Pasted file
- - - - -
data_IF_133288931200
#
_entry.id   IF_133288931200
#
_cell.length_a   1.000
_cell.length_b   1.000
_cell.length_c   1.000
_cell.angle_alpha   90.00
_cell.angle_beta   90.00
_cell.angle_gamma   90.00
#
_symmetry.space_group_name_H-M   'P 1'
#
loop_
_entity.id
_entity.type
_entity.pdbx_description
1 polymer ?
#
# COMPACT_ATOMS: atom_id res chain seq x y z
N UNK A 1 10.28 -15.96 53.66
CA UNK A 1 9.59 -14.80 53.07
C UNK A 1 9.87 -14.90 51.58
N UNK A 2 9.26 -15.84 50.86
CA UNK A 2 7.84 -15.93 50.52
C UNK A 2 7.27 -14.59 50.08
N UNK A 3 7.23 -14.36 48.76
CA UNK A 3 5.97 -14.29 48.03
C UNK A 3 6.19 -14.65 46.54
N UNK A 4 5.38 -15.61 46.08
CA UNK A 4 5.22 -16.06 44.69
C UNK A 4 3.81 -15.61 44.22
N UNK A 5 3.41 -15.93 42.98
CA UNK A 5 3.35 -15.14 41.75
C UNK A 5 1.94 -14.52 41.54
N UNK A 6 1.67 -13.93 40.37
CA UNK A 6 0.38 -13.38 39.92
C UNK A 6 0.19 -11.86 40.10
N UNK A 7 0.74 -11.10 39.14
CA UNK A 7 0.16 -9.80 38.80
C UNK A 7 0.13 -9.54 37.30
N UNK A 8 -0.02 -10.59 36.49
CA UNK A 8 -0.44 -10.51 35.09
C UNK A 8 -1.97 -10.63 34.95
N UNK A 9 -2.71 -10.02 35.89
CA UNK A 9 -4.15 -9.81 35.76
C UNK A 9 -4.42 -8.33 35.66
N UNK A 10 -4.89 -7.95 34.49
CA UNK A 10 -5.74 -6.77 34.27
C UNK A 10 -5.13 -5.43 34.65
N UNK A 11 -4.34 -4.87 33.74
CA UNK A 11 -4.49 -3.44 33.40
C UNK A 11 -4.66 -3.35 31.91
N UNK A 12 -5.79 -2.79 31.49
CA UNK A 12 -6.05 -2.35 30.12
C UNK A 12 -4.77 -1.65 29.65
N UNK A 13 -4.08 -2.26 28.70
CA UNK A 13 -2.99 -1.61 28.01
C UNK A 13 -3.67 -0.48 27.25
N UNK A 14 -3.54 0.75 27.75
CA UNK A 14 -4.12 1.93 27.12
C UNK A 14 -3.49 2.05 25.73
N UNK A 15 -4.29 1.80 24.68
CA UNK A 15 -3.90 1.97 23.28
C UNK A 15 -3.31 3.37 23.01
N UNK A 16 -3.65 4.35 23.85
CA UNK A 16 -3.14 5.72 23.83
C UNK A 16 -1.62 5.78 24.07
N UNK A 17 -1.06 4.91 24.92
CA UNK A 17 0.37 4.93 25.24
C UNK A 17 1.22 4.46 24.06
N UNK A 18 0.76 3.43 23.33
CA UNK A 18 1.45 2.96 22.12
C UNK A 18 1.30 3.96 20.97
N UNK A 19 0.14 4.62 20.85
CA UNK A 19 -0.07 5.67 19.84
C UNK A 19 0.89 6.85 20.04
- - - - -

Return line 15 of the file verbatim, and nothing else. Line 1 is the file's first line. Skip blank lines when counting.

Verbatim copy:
_entity.id